Fruit Tree Pruning

Fruit Tree Pruning

By Ken Johnson

It’s that time of year – time to start thinking about pruning your deciduous trees. Most deciduous trees are best pruned while they are in full dormancy. This happens to be February or March for this part of the country.

While many of our landscape trees don’t necessarily need yearly pruning, the same can’t be said for fruit trees, especially if you want your trees to consistently bear fruit. If fruit trees are left to their own devices they can easily get too tall to easily harvest fruit at the tops of trees. Fruit can also be small and misshapen and can enter into an alternate, or biennial, bearing cycle where you get large production of fruit one year then little-to-no fruit production the next.

The way you prune your fruit trees will depend on the type of tree it is. Typically fruit trees are pruned annually to keep them short so that fruit can be reached, and open so that all branches receive sunlight. For semi-dwarf apple and pear, a standard central leader system is recommended, while an open center system is recommended on peach and nectarine trees. Well-pruned trees are less susceptible to several diseases and are easier to spray.

The first step is to clean up the tree by removing any dead, damaged and diseased branches. Any suckers that have appeared should also be removed. Next, there are two types of pruning cuts to perform on your tree: heading and thinning.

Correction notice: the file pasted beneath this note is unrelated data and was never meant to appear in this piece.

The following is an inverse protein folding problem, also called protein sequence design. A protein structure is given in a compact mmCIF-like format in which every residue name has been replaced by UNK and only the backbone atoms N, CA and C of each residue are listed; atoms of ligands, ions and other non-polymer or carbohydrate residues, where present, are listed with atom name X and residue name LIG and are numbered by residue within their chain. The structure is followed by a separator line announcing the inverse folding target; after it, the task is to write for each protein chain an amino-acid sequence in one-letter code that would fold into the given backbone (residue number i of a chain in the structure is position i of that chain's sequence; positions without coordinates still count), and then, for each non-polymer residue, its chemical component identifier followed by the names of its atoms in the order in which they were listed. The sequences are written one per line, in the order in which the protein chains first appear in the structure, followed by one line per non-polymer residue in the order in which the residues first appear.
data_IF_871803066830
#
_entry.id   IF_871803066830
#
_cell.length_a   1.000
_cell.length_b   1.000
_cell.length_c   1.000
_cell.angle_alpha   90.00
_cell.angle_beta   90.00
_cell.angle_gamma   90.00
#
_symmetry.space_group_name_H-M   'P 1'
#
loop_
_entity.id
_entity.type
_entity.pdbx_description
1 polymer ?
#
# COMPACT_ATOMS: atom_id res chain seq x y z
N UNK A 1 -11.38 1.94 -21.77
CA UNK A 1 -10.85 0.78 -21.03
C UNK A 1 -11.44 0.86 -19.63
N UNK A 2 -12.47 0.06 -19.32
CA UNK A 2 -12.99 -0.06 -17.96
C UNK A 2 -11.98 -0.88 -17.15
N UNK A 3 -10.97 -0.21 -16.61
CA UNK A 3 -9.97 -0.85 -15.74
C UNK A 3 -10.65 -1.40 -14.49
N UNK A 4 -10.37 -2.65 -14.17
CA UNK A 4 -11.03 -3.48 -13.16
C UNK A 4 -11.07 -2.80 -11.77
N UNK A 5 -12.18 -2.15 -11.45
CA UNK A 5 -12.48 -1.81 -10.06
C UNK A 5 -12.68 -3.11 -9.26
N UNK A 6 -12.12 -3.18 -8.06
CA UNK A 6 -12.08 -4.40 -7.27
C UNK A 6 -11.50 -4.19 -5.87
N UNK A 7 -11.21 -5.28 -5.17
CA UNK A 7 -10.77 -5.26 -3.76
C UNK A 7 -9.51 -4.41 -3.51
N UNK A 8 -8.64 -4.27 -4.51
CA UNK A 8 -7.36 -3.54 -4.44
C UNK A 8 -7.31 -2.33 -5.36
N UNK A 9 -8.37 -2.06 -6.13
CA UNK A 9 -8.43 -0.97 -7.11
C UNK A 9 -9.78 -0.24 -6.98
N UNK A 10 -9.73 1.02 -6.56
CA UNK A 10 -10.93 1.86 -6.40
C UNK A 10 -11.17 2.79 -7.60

Heading cuts shorten a limb or shoot by removing a portion off the end. These cuts remove the terminal buds that prevent shoot development from buds below the terminal, or end, of the shoot. By doing this shoots will begin developing just below the location of the cut. The number of shoots that develop and the vigor of the growth will depend on how severe you make the heading cut. Heading cuts result in a thicker and denser canopy and reduce light levels within the tree.

Thinning cuts remove an entire shoot back to its point of origin. Unlike heading cuts, thinning cuts do not induce excessive vigorous regrowth. Thinning cuts open the tree’s canopy, allowing more sunlight to reach the interior of the tree. 

If you have a large tree that has been neglected for several years, it is best to rejuvenate the tree over a period of three years, making sure to remove no more than one-third of the tree per year. This will help prevent excessive sucker formation as well as sunburn to previously shaded areas of the tree.

While pruning trees, make sure to sanitize pruners between each pruning cut to prevent the spread of disease. You can use a 10 percent bleach solution or isopropyl alcohol. Also, make sure you are using sharp tools. Sharp tools make cleaner cuts which will heal faster than if using dull tools. Finally, when you are done pruning, make sure to clean up and remove pruned wood, especially if it is diseased, and dispose of it.

If you would like to learn more about fruit tree pruning, join University of Illinois Extension for a pruning demonstration on March 17 at 1 p.m. For details or to register visit http://web.extension.illinois.edu/ccgms or call 217-243-7424.

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